VICTORY: Governor Grisham signs bill to end juvenile fines and fees
On March 15th, New Mexico Gov. Lujan Grisham signed HB 183 into law, which ends the practice of charging administrative fines and fees to children involved in the juvenile justice system. Sponsored by Representatives Roger Montoya and Gail Chasey, the Juvenile Fines and Fees Reform Act will remove fines and administrative fees from the Delinquency Act within the Children’s Code and eliminate the $10 application fee for a public defender in Children’s Court. Read our statement.
Court debt traps thousands of New Mexicans in the justice system.
Across New Mexico, courts impose fines as a punishment for minor traffic and municipal code violations, misdemeanors and felonies. Fees (or surcharges) are additional costs attached to every point of the criminal justice system. They exist solely to raise money for government services and the justice system.
Fines and fees have devastating, lifelong consequences. If you’re not able to pay your fines and fees costs, you risk piling on more fees, losing your driver’s license and, in many cases, being arrested and jailed. Thousands of New Mexicans are trapped in the justice system just because they cannot afford to pay fines and fees.
The result is an endless cycle of debt and poverty — where you can lose your job, your home, and even the ability to care for your children. Fines and fees have created a two-tier justice system where wealthy people walk away unharmed and those without expendable income – particularly people of color – are severely punished.
How do we end New Mexico’s reliance on fines and fees?
New Mexico’s state and local budgets shouldn’t rely on fines and fees for revenue. Police shouldn’t be focused on raising money. Instead, New Mexico’s state and local governments should:
- End debt-based driver’s license suspensions.
- End state and municipal fees on convictions.
- End garnishment of commissary accounts of incarcerated people to collect fees.
- End supervision fees for pretrial and probation.
- End diversion fees for programs like drug and alcohol treatment.
- End corrections fees for services like phone calls, voicemail, money transfers, and bail payments.
- End bench warrant fees for missed court appointments and missed payments.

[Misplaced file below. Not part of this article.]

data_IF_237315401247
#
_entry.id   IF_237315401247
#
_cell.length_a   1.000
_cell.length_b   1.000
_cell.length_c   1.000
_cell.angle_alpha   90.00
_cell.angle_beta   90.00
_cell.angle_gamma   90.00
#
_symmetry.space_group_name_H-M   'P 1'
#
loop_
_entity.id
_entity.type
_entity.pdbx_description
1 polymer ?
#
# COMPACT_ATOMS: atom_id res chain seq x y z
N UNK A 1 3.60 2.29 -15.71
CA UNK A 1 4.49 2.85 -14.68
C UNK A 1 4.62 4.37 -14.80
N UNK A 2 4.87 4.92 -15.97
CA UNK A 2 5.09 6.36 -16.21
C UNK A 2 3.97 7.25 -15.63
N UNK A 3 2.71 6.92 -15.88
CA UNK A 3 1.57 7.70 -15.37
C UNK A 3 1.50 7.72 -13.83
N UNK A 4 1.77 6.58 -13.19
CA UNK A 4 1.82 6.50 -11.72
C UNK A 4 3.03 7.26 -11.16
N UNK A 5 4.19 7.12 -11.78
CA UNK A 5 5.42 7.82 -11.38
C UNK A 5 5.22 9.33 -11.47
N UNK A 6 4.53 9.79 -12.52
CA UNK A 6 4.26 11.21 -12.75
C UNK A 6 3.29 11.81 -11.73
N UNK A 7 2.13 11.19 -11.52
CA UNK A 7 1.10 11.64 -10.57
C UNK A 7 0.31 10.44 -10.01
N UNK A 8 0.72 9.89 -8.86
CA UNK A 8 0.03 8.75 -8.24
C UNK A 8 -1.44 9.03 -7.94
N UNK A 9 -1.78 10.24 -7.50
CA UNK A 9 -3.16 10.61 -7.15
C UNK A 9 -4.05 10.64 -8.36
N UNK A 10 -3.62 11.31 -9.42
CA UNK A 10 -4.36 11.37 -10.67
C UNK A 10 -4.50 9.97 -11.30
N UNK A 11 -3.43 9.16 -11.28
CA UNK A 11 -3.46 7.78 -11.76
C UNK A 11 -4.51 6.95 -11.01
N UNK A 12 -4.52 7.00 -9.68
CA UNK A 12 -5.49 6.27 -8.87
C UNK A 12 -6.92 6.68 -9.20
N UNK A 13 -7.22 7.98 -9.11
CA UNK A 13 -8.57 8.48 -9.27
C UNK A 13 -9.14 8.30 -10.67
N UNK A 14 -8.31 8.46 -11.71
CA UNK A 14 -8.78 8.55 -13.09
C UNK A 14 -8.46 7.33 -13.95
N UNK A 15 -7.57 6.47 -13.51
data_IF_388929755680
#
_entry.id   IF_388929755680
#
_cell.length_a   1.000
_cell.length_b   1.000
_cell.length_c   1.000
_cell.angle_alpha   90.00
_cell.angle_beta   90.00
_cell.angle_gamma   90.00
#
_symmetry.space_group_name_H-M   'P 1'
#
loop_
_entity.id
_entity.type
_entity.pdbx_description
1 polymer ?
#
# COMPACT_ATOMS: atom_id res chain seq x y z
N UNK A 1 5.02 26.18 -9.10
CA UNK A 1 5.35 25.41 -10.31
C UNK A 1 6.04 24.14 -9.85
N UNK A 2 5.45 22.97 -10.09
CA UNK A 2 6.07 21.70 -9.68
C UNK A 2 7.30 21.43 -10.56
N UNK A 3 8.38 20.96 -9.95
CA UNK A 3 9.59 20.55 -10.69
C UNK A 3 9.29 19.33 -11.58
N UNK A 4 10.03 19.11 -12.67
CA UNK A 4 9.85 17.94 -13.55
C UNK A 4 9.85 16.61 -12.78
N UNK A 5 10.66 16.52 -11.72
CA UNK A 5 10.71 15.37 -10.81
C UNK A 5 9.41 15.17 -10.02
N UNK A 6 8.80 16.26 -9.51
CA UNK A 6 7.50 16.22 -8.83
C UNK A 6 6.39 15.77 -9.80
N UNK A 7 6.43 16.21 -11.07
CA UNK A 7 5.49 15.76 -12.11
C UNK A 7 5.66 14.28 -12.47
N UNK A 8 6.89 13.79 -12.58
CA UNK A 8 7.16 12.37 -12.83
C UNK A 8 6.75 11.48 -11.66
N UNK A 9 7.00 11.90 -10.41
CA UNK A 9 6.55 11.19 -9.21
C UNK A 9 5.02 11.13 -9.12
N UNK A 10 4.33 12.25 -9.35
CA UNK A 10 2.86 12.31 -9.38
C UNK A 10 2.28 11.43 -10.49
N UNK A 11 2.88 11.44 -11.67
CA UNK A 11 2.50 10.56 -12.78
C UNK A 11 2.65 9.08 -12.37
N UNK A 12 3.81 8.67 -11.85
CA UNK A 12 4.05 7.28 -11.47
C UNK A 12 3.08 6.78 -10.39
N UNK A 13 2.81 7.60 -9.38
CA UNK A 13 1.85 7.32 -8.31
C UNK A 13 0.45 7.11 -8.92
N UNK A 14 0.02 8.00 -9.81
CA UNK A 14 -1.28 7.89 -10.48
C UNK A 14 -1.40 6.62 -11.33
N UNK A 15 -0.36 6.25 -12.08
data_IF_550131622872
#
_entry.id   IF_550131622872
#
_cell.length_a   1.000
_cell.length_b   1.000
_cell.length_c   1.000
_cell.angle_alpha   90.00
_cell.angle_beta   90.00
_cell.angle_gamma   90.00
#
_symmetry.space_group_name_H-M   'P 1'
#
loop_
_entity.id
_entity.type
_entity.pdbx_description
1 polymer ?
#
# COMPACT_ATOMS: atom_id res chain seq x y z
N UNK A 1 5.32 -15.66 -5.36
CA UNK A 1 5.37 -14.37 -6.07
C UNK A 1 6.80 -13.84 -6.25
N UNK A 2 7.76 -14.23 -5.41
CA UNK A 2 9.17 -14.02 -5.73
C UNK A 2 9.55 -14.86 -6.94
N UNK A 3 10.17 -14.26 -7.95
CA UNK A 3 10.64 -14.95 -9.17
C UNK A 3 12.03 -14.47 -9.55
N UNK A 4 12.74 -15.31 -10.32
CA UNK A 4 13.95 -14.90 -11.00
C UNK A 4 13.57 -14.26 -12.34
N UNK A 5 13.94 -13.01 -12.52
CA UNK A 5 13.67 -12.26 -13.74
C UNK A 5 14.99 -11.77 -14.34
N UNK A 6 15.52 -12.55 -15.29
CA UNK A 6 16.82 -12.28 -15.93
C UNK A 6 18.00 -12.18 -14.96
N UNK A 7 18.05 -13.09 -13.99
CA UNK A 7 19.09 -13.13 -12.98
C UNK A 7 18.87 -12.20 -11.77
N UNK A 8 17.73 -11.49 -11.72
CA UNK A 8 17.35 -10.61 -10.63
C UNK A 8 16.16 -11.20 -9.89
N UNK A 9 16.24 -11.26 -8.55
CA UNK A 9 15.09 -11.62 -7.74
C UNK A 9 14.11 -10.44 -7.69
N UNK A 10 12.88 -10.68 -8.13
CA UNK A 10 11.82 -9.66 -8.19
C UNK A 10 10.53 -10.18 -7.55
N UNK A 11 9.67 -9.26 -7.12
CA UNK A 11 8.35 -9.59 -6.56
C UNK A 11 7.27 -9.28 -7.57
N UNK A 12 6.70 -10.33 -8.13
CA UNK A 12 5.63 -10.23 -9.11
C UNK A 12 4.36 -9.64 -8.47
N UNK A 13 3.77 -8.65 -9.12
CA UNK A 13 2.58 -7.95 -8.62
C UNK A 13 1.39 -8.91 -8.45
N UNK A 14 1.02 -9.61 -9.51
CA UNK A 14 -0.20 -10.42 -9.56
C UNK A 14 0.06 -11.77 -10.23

COVID-19 is escalating the dangers of fines and fees in New Mexico.
New Mexico needs immediate fines and fees reform in response to the COVID-19 crisis, which disproportionately affects people living paycheck-to-paycheck and people involved in the criminal legal system. New Mexico must respond to COVID-19’s impact on fines and fees by immediately changing its criminal, traffic, and municipal ordinance fines and fees policies.
Immediate Recommendations in response to COVID-19
- Stop suspending driver’s licenses for unpaid fines or fees, or for not appearing in court; reinstate licenses suspended for those reasons.
- Release individuals with a warning who are driving on a suspended license. Under no circumstances should these individuals be arrested, jailed, or prosecuted.
- Stop issuing bench warrants and vacate existing warrants for unpaid fines, fees, or failure to appear for court debt.
- End all collection of fines, fees, and court debt.
- Stop imposing penalties for late or missed payments of fines, fees, and court debt.
- Stop issuing parking tickets and municipal code violations.
Immediate Recommendations For People in the Criminal Legal System
- Waive any fees associated with health care in prisons and jails.
- Provide free liquid soap, hand sanitizer, and other disinfecting products.
- Provide free, easily accessible communication, including phone calls and emails.
- Stop jailing or detaining individuals for unpaid fines and fees and release those already detained.
- Stop extending or revoking probation and parole for unpaid fines and fees or other technical violations.
Read FFJC’s national policy recommendations for COVID-19 here.
Join the fight to end unjust fines and fees.
The Fines and Fees Justice Center’s (FFJC) New Mexico state campaign is the state’s first sustained effort to reform harmful fines and fees. FFJC New Mexico is building broad-based coalitions from across the political spectrum including people who have experienced the criminal justice system, grassroots organizations, judges, public defenders, prosecutors, legislators, law enforcement, and faith-based and advocacy organizations. To learn more about FFJC’s New Mexico work, contact Monica Ault, New Mexico State Director, at firstname.lastname@example.org.
Do you want to be part of efforts to reform fines and fees policies in New Mexico? See our open positions.